|Series Title||European Voice|
|Series Details||Vol 7, No.17, 26.4.01, p4|
EU TRADE Commissioner Pascal Lamy has warned that the planned Free Trade Area of the Americas could put the Union at a disadvantage as it tries to break into markets in Central and South America.
Speaking to the European Parliament's industry committee this week, Lamy said the EU should be on its guard against the region adopting US industry standards under the FTAA.
"It probably will be something more than an FTA," Lamy told MEPs. "Countries like Chile, Paraguay and Colombia are more likely to fall under US rules than the other way round. We need to be very careful in that regard."
Trade policy analysts said Lamy was thinking of the problems the EU faced in the early years of the Clinton administration, when the Japanese were arm-twisted into favouring US standards on imported cars and medical equipment over those of the EU.
Last weekend, leaders from the 34 countries on the American continents meeting in Quebec agreed to create a Free Trade Area of the Americas (FTAA) by 2005.
The Commissioner said the five South American countries negotiate a free trade agreement with the EU would use the FTAA to gain extra concessions. "There's bound to be a desire from them to play one off against the other," Lamy said.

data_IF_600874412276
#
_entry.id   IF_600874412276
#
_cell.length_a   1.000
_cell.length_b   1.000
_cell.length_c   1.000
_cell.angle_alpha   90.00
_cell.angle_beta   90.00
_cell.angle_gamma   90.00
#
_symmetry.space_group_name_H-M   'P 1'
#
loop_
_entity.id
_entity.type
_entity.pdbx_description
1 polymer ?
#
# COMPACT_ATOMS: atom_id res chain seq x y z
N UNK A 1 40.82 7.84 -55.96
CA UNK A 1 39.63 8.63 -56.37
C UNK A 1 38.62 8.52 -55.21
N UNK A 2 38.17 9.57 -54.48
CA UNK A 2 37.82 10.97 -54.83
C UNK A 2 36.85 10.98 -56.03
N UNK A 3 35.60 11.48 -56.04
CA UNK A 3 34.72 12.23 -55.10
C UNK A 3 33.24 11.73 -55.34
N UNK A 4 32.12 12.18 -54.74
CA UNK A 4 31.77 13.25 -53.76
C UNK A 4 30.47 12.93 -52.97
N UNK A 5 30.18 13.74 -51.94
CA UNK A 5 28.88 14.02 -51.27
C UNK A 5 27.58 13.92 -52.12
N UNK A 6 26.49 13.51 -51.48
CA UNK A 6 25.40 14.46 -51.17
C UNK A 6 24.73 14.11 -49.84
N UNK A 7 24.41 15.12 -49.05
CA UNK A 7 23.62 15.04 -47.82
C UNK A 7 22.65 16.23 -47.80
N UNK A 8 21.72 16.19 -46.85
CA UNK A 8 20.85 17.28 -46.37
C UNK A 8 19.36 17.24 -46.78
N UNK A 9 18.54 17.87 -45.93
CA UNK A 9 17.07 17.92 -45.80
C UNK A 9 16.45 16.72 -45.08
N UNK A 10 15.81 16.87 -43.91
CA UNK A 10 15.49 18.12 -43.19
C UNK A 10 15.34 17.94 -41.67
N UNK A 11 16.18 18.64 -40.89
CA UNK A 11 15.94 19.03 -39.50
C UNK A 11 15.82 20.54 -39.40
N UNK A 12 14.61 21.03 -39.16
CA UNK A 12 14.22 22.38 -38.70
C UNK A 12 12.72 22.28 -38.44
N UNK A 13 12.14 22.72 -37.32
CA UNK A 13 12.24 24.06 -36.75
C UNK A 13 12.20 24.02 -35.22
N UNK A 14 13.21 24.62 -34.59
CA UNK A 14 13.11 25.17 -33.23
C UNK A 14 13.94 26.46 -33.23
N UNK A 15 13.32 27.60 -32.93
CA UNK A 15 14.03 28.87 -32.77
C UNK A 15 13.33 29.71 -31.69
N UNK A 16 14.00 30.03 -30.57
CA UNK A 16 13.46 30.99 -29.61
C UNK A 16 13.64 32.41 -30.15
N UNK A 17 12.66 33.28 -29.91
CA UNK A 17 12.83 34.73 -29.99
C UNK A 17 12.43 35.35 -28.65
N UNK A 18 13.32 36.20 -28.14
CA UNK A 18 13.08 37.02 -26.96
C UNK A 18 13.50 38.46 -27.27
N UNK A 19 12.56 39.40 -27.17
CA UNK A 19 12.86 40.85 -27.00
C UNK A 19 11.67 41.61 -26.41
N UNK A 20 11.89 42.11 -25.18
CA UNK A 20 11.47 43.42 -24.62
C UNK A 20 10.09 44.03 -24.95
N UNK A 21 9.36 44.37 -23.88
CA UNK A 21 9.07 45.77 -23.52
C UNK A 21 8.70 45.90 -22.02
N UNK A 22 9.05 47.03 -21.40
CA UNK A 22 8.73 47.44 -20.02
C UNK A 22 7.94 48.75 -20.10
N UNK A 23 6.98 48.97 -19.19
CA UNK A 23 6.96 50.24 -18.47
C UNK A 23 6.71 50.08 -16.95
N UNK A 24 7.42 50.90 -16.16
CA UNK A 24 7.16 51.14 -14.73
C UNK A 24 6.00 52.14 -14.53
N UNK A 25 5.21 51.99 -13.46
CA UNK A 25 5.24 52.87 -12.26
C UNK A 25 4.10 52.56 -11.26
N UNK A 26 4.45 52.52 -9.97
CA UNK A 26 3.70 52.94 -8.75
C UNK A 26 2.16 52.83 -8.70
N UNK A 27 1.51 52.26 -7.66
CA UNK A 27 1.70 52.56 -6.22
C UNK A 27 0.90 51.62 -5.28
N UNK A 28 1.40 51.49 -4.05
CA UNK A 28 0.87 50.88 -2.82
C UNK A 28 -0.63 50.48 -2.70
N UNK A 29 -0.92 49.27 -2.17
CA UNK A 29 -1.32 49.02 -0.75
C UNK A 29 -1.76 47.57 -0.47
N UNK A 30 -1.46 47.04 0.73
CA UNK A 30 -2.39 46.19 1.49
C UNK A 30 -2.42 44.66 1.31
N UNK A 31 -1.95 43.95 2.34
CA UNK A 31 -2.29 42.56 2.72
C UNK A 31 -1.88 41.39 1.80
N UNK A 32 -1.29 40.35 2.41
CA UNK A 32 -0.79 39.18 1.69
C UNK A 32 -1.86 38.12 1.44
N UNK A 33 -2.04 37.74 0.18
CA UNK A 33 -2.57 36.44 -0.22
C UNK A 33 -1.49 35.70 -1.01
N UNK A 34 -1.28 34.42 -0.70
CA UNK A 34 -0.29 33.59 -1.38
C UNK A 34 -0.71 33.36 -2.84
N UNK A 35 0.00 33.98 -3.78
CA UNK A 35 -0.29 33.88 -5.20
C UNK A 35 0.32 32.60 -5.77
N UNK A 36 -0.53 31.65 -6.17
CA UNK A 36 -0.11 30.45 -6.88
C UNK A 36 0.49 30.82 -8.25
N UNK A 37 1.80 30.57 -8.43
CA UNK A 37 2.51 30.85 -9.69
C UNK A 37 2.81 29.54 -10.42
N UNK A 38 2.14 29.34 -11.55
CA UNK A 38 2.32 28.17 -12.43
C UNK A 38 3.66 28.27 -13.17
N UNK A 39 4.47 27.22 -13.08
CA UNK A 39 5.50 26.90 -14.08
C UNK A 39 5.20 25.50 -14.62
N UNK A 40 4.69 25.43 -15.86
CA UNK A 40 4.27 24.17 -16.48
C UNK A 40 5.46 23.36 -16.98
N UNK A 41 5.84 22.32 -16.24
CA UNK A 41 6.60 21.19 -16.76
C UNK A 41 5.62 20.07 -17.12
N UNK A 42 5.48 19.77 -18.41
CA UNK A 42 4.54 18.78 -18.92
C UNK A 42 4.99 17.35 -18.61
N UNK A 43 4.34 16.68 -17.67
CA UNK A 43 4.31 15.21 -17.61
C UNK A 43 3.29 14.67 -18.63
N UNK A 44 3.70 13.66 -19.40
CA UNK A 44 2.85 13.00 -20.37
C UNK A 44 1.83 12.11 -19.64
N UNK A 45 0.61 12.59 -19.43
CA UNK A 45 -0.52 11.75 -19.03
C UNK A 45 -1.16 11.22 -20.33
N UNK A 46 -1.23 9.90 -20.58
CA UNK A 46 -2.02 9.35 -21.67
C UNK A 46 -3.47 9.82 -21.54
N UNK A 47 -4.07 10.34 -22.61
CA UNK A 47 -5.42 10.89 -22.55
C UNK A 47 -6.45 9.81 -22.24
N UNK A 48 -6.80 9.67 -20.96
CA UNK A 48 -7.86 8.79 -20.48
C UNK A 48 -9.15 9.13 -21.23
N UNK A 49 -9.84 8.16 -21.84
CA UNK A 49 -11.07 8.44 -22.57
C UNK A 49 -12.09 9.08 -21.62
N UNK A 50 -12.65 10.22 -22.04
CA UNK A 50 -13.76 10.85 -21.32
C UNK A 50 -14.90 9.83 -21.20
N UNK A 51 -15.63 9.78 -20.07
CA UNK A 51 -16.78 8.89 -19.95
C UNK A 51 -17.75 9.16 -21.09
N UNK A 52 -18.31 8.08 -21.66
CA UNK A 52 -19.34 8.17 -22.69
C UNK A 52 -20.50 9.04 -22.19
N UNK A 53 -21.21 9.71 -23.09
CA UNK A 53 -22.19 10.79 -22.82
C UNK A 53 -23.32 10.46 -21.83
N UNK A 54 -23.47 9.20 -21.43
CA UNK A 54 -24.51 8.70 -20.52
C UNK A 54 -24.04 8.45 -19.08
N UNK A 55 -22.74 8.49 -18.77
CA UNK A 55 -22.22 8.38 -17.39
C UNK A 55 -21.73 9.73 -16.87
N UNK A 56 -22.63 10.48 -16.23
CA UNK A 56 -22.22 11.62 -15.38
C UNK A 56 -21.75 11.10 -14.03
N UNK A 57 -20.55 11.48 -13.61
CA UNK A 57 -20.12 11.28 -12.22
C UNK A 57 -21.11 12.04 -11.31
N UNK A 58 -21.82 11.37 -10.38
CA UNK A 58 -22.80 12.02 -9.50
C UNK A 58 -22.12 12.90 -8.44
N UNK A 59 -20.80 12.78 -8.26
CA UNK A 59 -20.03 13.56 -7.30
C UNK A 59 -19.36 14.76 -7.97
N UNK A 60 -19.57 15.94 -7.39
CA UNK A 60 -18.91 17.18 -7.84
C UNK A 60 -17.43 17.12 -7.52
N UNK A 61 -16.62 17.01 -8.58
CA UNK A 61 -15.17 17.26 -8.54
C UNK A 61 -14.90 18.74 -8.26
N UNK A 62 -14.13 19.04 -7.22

He stressed that the EU should not accept an outdated FTA with South American countries. "We have to be careful that the concessions we make in providing access to our market...are not just tariff concessions but also have effects on the regulatory structure," he said, adding that it is "vitally important" to win concessions on standards, investment rules and public procurement.
"The danger we have to look out for is that we negotiating a traditional FTA from 30 years ago while they negotiate with the Americans a modern FTA taking into account what will happen 20 years from now."
Lamy pointed out that the EU was the most important partner for the Mercosur countries in terms of trade and investment despite the group's proximity to the US.
The Union has been negotiating a free trade agreement with the four countries of the Mercosur single market group and Chile and hopes to conclude a deal in the next few years.
EU Trade Commissioner Pascal Lamy has warned that the planned Free Trade Area of the Americas could put the Union at a disadvantage as it tries to break into markets in Central and South America.
|Countries / Regions||North America, South America|